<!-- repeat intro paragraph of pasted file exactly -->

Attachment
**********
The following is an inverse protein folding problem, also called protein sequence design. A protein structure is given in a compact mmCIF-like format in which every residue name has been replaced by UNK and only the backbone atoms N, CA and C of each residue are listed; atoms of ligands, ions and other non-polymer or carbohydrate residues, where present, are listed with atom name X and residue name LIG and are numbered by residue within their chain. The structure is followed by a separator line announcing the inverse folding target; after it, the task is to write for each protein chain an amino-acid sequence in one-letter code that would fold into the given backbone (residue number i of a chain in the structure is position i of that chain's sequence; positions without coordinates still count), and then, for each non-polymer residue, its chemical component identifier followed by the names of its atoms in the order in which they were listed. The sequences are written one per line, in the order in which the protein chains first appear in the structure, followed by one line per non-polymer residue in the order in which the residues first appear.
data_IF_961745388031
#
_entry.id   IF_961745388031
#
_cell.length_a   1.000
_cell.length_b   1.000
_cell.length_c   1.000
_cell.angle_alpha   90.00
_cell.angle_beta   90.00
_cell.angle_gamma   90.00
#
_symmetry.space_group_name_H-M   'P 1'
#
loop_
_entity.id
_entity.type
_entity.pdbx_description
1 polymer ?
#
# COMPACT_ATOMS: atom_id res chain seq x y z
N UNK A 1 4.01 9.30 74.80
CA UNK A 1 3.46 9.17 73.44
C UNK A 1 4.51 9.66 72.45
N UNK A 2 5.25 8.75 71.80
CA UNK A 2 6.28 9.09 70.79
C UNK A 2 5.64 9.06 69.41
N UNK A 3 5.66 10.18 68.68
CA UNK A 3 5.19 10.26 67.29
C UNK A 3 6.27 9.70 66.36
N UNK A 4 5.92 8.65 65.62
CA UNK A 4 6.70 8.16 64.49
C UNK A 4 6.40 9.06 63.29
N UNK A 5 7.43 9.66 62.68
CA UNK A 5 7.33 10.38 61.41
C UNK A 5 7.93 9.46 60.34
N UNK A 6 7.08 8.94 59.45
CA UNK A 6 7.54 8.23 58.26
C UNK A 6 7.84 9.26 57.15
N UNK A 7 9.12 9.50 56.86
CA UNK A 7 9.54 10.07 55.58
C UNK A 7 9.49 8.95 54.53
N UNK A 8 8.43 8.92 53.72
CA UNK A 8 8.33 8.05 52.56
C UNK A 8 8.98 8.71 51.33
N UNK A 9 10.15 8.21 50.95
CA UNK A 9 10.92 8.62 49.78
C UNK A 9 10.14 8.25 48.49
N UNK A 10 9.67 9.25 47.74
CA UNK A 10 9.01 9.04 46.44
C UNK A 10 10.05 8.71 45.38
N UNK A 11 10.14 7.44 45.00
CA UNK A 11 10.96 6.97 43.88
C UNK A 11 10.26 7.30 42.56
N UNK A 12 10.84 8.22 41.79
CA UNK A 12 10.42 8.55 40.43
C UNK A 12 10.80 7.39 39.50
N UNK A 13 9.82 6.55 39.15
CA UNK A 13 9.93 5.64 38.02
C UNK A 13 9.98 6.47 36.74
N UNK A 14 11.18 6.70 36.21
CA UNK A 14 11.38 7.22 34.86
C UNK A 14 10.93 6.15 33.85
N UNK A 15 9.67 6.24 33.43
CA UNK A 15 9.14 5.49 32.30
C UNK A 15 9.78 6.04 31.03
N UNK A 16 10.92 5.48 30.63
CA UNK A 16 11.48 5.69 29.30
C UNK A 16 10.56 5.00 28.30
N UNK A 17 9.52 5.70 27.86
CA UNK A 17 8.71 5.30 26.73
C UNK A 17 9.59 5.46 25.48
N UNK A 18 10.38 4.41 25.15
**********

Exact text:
The following is an inverse protein folding problem, also called protein sequence design. A protein structure is given in a compact mmCIF-like format in which every residue name has been replaced by UNK and only the backbone atoms N, CA and C of each residue are listed; atoms of ligands, ions and other non-polymer or carbohydrate residues, where present, are listed with atom name X and residue name LIG and are numbered by residue within their chain. The structure is followed by a separator line announcing the inverse folding target; after it, the task is to write for each protein chain an amino-acid sequence in one-letter code that would fold into the given backbone (residue number i of a chain in the structure is position i of that chain's sequence; positions without coordinates still count), and then, for each non-polymer residue, its chemical component identifier followed by the names of its atoms in the order in which they were listed. The sequences are written one per line, in the order in which the protein chains first appear in the structure, followed by one line per non-polymer residue in the order in which the residues first appear.